UNT and Jalisco partners present at NABE conference


UNT College of Education faculty members continue their partnership with educators and administrators from the state of Jalisco, Mexico. In spring 2017, scholars from both countries collaborated to present papers about critical issues facing students and their teachers at the annual conference of the National Association for Bilingual Education in Dallas.

The Jalisco delegation comprised eight members representing the Secretariat of Education Jalisco and different universities in Jalisco that focus on educational research and the preparation of teachers. They were there representing the Mexico Association for Bilingual Education (MEXABE), a new international affiliate of the National Association for Bilingual Education. They presented during NABE’s ESL and Bilingual Education Special Interest Group Institute co-chaired by UNT Teacher Education and Administration faculty members Ricardo González and Rossana Boyd.  The emphasis of the presentations was on institutional efforts to promote bilingualism; bilingual teachers’ preparation for the early childhood and elementary grades; and redefinitions of curriculum and practices in order to embrace culturally, linguistically and socially diverse learners’ historical and sociopolitical stances.

The collaboration between UNT and the Secretariat of Education Jalisco was sponsored by NABE, UNT’s Meadows Chair for Excellence in Education, the Velma Schmidt Endowed Chair in Early Childhood Education, UNT’s College of Education and the Department of Teacher Education and Administration.

Nancy Nelson, Meadows Chair for Excellence in Education at UNT, provided a global perspective on matters of language and culture, including bilingualism and plurilingualism. She pointed to the importance of language in connections between Mexico and the United States. Following this further, Jalisco educators Ruth Perales and Lya Sañudo Guerra provided the Mexican point of view in terms of overall pedagogical approach to the teaching of English as a second language and the actual status of bilingualism in Mexico and their future goals.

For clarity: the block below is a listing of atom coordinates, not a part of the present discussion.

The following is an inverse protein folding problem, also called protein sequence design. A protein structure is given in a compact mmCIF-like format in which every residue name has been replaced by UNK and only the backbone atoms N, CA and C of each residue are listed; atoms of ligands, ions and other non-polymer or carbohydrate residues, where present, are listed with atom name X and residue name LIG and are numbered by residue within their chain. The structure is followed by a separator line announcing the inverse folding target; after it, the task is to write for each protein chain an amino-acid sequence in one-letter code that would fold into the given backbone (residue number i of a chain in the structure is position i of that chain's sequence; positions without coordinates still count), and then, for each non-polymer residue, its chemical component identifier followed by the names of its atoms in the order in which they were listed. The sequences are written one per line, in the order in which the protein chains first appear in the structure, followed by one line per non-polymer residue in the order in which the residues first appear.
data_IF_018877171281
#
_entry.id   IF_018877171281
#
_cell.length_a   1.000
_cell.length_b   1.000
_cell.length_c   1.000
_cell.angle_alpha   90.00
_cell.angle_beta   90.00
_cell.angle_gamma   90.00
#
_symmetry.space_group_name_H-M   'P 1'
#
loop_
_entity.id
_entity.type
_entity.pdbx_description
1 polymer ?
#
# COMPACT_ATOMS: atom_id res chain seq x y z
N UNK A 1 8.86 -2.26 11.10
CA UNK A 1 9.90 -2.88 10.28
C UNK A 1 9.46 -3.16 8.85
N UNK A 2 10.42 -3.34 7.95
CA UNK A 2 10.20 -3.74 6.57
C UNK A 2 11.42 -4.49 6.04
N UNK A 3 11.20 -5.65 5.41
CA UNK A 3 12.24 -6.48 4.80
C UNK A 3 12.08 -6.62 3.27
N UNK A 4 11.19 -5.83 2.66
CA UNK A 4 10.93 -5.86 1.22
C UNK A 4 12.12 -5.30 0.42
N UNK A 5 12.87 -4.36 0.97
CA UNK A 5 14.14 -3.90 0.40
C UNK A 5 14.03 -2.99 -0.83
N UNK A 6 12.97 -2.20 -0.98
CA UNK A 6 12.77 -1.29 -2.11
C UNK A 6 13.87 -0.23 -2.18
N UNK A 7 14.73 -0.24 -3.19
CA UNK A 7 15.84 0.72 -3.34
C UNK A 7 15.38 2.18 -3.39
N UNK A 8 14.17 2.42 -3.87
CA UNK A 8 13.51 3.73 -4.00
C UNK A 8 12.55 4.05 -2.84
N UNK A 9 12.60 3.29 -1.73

Dina Castro, UNT’s Velma E. Schmidt Endowed Chair in Early Childhood Education, addressed the preparation of early childhood teachers in bilingual and intercultural contexts in the United States. She took the group for a visit to a dual-language preschool in Grand Prairie ISD.

Martha Vergara, professor from the University of Guadalajara described the preparation of teachers in indigenous contexts in Mexico and the characteristics of the courses in the teacher education programs helping educators teach Spanish to indigenous populations. Lastly, Luz Celina Ramírez, director of the Teachers College of Arandas, described the influence of migratory trends to and from the United States and the south of Mexico and how those are taken into consideration to educate teachers.

The knowledge shared during these presentations allowed both UNT and the Jalisco delegation to engage in a constructive discussion about different methods of teaching and professional development for teachers. Boyd described the trajectory of the collaboration: “Future collaboration will allow both parties to be a part of common research projects that can be implemented both in the United States and Mexico”

The collaboration between the Jalisco delegation and UNT was the continuation of a 10-year relationship dedicated to research, student and teacher professional development, and building professional bonds.

 

Top photo, members of the Jalisco delegation with Rossana Boyd, far right, principal lecturer in UNT's Department of Teacher Education and Administration.

Bottom photo, Jalisco representatives make plans with Nancy Nelson, left, Meadows Chair for Excellence in Education at UNT.